We are likely in the middle, explains Gideon Rose, a scholar at the Council on Foreign Relations and author of an excellent book, “how wars end.” He points out that every war begins similar to a game of chess, with a dramatic attack and defense. If those initial salvos fail to produce a decisive victory, the war enters an intermediate phase, with both sides trying to push themselves to gain an advantage on the battlefield. “During the intermediate phase,” he told me, “neither side is interested in negotiating because each side is trying to win outright, improve their position on the battlefield, and therefore have a stronger position from the front. which to negotiate”. This is the period when emotions run high, making commitment difficult.
Finally, at some point, the combatants enter the final phase through one of two paths: either the tide of war turns irreversibly in favor of one side (as it did in 1918 and 1944), or an exhausted stalemate ensues ( as in Korea). mid 1951). “At that point, the parties enter the endgame and start manipulating the final agreement,” Rose noted.
In this intermediate phase in which we find ourselves, the West must help Ukraine to strengthen its position. needs of Kyiv more weapons and training. While there are real limits to how much the Ukrainians can absorb, Washington (and its allies in Europe and elsewhere) must redouble their efforts. They also need to help Ukraine break the russian blockade around Odessa. People have focused on the collapse of the Russian economy, which will probably shrink about 11 percent this year. But Ukraine’s economy is likely to contract by a staggering 45 percent in 2022. Unless the country can export its grain from its Black Sea ports, it could face economic problems calamity in the years to come.
Most likely, this intermediate phase of the war will last for a while. Neither Russia nor Ukraine has the ability to win decisively, and neither is likely to give up easily. In the short term, this favors Russia. She has taken control of much of donbas. And because the West has not outright banned Russia’s energy exportsthe russian government has Be benefit during this war. Bloomberg projects that Russia’s oil and gas revenue for this year will be about $285 billioncompared to $236 billion last year. In the meantime, it can now frustrate the export capacity of Ukraine. In the long term, one has to hope that the sanctions will hit Russia harder as the war progresses. At the same time, Ukraine has massive assistance from the West, high morale and the will to fight to the end.
Although we are not yet in the final stages, it would be wise for Ukraine to start thinking about the endgame. That way, you can develop a consistent position, align your strategy around it, and gain international support. Former Secretary of State Henry A. Kissinger was criticized for suggesting that Kyiv should not seek to go beyond the pre-February date. 24 lines on the battlefield. In fact, at this point it seems highly unlikely that Ukraine will be able to recapture all of that territory by force, although it should keep trying. But it seems prudent to make that his goal: reverse Russia’s territorial gains this year. Then Kyiv can try to win back the territories lost before that in 2014 through negotiations. President Volodymyr Zelensky has several times He suggested something like that. And that goal: a return to the time before February. 24 lines, it would also be one that would get the most international support.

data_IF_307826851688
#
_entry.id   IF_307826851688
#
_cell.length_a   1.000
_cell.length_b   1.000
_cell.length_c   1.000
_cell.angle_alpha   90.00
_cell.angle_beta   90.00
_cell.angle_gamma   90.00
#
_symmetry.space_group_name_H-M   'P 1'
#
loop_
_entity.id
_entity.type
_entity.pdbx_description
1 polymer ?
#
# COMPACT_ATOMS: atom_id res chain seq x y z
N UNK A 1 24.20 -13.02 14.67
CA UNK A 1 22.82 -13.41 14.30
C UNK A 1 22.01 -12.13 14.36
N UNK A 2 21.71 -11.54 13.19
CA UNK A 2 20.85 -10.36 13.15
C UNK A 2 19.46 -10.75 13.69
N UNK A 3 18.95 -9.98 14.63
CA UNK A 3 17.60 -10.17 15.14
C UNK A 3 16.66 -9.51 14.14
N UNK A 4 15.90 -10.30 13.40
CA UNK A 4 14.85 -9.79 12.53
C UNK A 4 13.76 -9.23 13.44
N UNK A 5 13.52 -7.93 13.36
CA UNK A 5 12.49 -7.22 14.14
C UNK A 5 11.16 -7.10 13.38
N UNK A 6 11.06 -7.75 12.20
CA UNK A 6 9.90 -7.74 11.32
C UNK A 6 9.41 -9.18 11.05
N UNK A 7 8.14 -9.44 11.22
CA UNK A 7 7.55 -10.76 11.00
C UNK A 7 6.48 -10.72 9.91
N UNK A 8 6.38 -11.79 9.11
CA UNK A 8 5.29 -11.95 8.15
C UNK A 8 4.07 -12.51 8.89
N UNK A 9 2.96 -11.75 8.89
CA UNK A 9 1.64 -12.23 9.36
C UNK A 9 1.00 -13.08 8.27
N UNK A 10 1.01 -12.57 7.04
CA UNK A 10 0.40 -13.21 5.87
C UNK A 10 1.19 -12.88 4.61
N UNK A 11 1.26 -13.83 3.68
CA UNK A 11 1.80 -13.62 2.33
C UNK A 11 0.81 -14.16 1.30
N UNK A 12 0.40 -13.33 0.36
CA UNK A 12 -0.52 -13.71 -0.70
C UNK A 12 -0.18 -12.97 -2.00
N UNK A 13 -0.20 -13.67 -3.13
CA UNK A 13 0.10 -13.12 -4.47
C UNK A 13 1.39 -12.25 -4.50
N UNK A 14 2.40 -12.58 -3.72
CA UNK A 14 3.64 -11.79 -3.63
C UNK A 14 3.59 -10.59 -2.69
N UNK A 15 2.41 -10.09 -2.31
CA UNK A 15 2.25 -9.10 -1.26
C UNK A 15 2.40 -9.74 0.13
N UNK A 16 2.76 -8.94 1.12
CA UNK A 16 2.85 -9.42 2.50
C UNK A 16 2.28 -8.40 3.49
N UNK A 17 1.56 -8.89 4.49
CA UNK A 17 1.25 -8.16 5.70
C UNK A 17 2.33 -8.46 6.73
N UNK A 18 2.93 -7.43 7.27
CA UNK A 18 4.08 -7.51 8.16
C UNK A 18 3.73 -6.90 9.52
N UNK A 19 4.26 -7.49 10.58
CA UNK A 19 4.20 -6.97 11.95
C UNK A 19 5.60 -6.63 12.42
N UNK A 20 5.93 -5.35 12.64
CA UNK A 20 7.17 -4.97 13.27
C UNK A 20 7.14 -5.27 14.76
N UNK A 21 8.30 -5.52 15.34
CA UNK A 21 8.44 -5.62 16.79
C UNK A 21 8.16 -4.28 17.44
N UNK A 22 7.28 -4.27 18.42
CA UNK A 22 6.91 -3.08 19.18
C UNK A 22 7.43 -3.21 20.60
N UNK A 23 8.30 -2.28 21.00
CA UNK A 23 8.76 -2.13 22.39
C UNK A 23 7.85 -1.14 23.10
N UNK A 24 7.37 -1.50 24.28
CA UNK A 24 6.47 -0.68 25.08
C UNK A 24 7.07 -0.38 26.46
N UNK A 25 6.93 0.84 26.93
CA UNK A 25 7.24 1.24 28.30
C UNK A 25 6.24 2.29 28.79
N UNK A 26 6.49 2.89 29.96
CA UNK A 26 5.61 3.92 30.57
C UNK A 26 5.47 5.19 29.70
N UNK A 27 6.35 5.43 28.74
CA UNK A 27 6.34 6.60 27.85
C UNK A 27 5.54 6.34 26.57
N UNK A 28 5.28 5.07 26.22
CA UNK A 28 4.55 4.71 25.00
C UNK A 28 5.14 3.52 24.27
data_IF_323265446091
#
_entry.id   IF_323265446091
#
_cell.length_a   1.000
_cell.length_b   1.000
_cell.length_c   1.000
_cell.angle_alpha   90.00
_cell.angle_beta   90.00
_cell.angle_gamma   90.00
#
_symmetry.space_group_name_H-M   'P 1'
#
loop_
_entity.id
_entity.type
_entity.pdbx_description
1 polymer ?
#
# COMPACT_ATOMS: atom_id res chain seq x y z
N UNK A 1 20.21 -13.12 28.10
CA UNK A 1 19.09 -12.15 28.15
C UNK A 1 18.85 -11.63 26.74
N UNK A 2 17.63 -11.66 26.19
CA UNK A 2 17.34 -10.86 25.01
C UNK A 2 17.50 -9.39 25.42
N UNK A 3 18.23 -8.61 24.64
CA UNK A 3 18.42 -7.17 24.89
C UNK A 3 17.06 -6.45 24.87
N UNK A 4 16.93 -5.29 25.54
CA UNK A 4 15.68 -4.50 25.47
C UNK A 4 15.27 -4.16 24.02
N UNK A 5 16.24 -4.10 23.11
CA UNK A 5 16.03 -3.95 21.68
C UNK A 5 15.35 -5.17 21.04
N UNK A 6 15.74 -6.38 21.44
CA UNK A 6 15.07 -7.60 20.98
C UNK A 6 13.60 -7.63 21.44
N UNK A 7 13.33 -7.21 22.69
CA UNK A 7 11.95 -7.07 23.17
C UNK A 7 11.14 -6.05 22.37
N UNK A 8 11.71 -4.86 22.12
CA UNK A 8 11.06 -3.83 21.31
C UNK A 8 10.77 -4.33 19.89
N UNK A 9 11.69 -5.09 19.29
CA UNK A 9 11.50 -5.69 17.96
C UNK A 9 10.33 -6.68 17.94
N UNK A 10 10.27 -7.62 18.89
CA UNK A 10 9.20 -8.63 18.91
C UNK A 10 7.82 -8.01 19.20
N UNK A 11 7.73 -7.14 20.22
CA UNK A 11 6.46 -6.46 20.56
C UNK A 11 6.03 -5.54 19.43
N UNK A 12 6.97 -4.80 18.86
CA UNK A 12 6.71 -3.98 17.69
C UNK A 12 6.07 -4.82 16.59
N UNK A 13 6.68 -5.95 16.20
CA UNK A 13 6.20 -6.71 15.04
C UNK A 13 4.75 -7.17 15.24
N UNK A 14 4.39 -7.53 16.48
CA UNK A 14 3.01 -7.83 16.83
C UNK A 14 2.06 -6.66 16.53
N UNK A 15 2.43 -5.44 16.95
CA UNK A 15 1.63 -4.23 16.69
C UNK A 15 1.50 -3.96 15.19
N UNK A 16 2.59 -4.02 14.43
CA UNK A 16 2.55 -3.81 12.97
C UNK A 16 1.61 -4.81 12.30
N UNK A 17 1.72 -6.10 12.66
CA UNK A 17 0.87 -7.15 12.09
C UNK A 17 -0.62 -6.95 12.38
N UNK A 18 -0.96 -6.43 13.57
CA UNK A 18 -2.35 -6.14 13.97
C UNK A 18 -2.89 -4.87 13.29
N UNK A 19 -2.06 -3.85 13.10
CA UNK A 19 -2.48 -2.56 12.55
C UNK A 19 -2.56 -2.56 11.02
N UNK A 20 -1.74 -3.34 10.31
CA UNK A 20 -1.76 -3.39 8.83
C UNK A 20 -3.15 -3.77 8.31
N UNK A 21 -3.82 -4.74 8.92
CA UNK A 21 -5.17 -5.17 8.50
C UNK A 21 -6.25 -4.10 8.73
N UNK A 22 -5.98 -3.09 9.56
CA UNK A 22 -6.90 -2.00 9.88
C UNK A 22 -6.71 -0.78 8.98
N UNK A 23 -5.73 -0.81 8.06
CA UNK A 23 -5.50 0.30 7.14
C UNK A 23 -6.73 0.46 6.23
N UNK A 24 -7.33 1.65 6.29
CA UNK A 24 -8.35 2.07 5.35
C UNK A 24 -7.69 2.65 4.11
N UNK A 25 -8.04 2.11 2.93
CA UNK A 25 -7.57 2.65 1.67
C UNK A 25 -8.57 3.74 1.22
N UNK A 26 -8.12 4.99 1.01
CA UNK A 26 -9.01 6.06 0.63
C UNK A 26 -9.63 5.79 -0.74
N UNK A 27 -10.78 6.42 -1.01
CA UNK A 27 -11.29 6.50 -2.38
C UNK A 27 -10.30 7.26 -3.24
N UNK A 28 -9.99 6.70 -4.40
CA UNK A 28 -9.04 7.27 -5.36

In the final phase of the war, the West, and the United States in particular, become the key players. Right now, Russia is fighting Ukraine directly. But as long as the conflict becomes something of a stalemate, the real fight will be between Russia and the West. What will Russia give to achieve a relaxation of sanctions? What will the West demand to end Russia’s isolation?
So far, Washington has insisted on this, explaining that it depends on the Ukrainians. to decide what they want and that Washington will not negotiate over their heads. That is the correct message of public support, but Ukraine and its Western partners must formulate a set of common war goals, coordinate strategy around them, garner international support, and use whatever influence they have to succeed. The goal must be an independent Ukraine, in full control of at least as much territory as it had before February 24, and with some security commitments from the West.
The alternative to some kind of negotiated settlement would be an endless war in Ukraine, which would further devastate that country and its people, more than 5 million of which they have already fled. And the resulting disruptions to energy supplies, food, and the economy would skyrocket everywhere, with political turmoil intensifying around the world. Surely it’s worth looking for an endgame that avoids this bleak future.